Unsurprisingly, much of the situation is playing out on social media. Following in the footsteps of Russia and Ukraine’s “TikTok war,” news of violence in Israel and Gaza has come in the form of selfies, blurry video clips, and statements on X and Meta. We’re learning names of hostages as we scroll through Instagram stories, and The New York Times is citing photos that first appeared under #Trending. 

Are these individual instances of detailed, immediate coverage useful? Yes, maybe. But is social media working as a wartime battleground and information hub? It certainly doesn’t feel like it.

Pressure situations test the strength of every mechanism, and global warfare certainly isn’t turning digital information technology to diamond. A glance at X or Instagram reveals breakdown, not coherence; valuable information is almost indistinguishable from AI–generated imagery, misattributed evidence, propaganda, and blatant falsehood. The primary status of most social media platforms as profit–oriented content aggregators—“downstream platform[s] for monetizing content”—rather than conduits for firsthand information, means that they aren’t genuinely designed to amplify and center credible reporting and information; they are not, as we’re seeing clearly now, “purpose–built citizen journalism machines.” The increasing focus of most social media platforms on tailored, algorithm–driven promotion decentralizes and automates how users encounter information, prioritizing efficiency, advertising, and sustained engagement over news circulation and even interpersonal communication.

Misinformation has been criticized as endemic to social media for years; particularly during and after the Trump era, pearl–clutching about the destructive effects of unmitigated, unpoliced info–sharing feels constant. But recognition of social media’s inherent inadequacy at handling violence, complexity, serious brutality, and firsthand attestation points to a deeper and more distinct feature of global crisis in the digital information era.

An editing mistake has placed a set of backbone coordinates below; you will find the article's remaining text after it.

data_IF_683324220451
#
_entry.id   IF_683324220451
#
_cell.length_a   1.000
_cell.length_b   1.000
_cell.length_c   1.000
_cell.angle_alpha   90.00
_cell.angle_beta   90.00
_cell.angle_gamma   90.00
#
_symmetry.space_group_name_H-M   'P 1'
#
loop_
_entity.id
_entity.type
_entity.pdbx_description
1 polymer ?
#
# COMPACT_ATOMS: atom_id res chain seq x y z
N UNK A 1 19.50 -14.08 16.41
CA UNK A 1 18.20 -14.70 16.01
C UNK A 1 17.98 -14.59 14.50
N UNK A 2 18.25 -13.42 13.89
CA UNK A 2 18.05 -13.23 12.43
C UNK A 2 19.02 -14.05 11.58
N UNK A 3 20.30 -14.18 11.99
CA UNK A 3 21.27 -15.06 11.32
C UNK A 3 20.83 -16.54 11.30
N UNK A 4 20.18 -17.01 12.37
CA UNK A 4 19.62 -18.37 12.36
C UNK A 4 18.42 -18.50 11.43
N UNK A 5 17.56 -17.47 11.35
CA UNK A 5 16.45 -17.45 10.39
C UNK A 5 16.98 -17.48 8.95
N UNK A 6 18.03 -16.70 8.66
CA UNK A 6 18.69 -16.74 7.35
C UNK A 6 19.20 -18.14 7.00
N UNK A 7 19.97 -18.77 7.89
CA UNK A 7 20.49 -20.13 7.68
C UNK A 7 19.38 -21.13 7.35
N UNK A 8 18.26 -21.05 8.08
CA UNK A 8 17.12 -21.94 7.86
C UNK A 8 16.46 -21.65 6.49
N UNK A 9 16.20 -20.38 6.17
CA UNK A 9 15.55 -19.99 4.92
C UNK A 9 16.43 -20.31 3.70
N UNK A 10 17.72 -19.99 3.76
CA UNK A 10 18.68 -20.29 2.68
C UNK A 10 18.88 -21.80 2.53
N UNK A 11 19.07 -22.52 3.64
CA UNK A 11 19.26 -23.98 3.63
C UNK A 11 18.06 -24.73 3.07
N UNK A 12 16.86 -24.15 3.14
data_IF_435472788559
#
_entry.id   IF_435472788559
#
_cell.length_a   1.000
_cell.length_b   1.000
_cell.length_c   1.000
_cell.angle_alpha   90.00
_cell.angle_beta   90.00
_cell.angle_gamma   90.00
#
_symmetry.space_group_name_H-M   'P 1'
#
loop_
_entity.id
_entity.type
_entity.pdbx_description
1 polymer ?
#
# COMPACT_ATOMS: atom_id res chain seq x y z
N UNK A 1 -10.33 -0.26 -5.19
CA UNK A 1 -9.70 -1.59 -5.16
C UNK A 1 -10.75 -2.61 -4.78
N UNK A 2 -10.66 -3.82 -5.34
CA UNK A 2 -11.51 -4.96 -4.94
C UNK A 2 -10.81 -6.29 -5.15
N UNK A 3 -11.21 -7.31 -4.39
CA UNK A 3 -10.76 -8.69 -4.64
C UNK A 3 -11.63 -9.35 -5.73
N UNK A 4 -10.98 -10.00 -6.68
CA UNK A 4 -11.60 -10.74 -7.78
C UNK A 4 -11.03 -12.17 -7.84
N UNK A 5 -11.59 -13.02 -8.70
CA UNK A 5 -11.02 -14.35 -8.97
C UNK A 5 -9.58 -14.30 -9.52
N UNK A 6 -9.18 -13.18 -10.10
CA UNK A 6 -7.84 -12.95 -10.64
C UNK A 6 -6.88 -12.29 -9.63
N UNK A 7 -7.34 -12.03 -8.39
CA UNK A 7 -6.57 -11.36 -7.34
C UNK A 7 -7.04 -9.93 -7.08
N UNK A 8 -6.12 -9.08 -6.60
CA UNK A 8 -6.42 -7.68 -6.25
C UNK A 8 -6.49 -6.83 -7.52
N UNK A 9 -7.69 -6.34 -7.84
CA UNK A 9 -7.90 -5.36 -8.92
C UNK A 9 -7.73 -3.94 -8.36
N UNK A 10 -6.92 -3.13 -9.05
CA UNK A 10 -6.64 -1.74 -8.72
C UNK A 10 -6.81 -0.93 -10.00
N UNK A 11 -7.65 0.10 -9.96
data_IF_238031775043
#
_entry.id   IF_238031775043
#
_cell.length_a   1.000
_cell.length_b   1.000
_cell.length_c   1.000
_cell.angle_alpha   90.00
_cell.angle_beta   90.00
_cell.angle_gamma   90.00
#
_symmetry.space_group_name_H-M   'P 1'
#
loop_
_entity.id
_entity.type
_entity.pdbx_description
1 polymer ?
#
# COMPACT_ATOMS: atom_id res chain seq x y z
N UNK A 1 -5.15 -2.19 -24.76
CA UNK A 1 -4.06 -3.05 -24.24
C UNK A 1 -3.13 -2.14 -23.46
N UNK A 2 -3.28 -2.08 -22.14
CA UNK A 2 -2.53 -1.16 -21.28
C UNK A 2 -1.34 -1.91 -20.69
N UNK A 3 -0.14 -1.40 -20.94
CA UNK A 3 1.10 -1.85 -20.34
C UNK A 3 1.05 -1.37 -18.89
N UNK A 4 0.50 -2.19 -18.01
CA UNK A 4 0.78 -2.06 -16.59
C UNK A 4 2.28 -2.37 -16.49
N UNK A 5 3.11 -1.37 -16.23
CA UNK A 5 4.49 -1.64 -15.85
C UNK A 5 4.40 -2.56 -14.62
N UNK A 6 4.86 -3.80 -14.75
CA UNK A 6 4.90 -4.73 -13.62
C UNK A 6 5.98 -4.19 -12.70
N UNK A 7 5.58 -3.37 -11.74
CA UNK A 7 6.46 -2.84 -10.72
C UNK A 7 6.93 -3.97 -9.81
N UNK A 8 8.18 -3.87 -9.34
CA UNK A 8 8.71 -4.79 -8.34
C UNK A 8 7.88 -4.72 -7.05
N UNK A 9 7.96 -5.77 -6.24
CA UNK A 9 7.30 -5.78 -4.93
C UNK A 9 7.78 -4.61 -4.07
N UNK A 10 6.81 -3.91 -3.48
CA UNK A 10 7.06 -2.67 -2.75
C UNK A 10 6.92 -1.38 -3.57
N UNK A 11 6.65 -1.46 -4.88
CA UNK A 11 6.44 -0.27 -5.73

Wartime social media doesn’t just feel unreliable or polarized; it feels genuinely uncanny and emotionally disorienting. What we are fed and how we are fed it is not only upsetting in its own right, but deeply off–putting in its fragmented rawness and alienating in its chaotic sensationalism. 

It’s not uncommon for most social media users to have “personally witnessed beheadings and war crimes” through six–inch iPhone screens, in between Facetuned celebrity selfies and arguments over Sunday night football. And this experience is not one of global interpersonal connection or valuable communication across cultural and ideological boundaries. Rather, it’s one of strange overlap between content and reality, advertisement and information, globalization and extreme isolation. Yes, disinformation is a problem; one whose conceivable consequences reach a truly terrifying, world–altering scale. But equally problematic is the potentially permanent effect this new information landscape is having on real–life discourse, communication, and the ways we react to conflict. 

Globally, we are becoming increasingly desensitized to crisis and simultaneously bombarded by it. We are encountering the same footage in vastly individualized contexts from each other, framed and packaged by fractured, polarized echo chambers isolated from centralized notions of fact and reality.